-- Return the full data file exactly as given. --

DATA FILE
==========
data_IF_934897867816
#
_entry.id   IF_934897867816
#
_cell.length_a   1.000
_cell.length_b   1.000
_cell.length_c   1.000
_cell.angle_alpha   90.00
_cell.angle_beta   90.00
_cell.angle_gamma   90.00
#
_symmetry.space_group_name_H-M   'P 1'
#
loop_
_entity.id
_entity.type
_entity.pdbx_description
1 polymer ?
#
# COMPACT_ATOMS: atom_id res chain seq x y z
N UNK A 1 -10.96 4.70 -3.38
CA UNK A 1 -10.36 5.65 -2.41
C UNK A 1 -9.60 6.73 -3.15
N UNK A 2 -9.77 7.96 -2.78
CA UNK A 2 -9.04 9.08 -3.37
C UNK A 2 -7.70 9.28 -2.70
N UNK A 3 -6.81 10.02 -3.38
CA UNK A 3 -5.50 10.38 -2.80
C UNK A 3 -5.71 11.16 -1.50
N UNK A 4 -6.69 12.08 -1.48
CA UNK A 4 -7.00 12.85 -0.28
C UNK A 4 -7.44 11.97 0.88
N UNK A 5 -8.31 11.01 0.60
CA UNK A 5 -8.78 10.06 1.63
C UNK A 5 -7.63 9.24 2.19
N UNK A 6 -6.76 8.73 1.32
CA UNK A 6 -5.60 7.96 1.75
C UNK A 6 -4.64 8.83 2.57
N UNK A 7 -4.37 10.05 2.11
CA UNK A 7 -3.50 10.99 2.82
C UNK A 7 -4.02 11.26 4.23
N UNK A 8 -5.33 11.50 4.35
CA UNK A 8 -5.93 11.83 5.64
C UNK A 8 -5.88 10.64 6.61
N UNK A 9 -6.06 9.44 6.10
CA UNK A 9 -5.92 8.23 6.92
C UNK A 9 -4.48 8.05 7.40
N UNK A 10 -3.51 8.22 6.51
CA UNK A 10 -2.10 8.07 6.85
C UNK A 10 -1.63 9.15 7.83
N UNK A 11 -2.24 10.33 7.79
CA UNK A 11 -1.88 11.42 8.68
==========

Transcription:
data_IF_934897867816
#
_entry.id   IF_934897867816
#
_cell.length_a   1.000
_cell.length_b   1.000
_cell.length_c   1.000
_cell.angle_alpha   90.00
_cell.angle_beta   90.00
_cell.angle_gamma   90.00
#
_symmetry.space_group_name_H-M   'P 1'
#
loop_
_entity.id
_entity.type
_entity.pdbx_description
1 polymer ?
#
# COMPACT_ATOMS: atom_id res chain seq x y z
N UNK A 1 -10.96 4.70 -3.38
CA UNK A 1 -10.36 5.65 -2.41
C UNK A 1 -9.60 6.73 -3.15
N UNK A 2 -9.77 7.96 -2.78
CA UNK A 2 -9.04 9.08 -3.37
C UNK A 2 -7.70 9.28 -2.70
N UNK A 3 -6.81 10.02 -3.38
CA UNK A 3 -5.50 10.38 -2.80
C UNK A 3 -5.71 11.16 -1.50
N UNK A 4 -6.69 12.08 -1.48
CA UNK A 4 -7.00 12.85 -0.28
C UNK A 4 -7.44 11.97 0.88
N UNK A 5 -8.31 11.01 0.60
CA UNK A 5 -8.78 10.06 1.63
C UNK A 5 -7.63 9.24 2.19
N UNK A 6 -6.76 8.73 1.32
CA UNK A 6 -5.60 7.96 1.75
C UNK A 6 -4.64 8.83 2.57
N UNK A 7 -4.37 10.05 2.11
CA UNK A 7 -3.50 10.99 2.82
C UNK A 7 -4.02 11.26 4.23
N UNK A 8 -5.33 11.50 4.35
CA UNK A 8 -5.93 11.83 5.64
C UNK A 8 -5.88 10.64 6.61
N UNK A 9 -6.06 9.44 6.10
CA UNK A 9 -5.92 8.23 6.92
C UNK A 9 -4.48 8.05 7.40
N UNK A 10 -3.51 8.22 6.51
CA UNK A 10 -2.10 8.07 6.85
C UNK A 10 -1.63 9.15 7.83
N UNK A 11 -2.24 10.33 7.79
CA UNK A 11 -1.88 11.42 8.68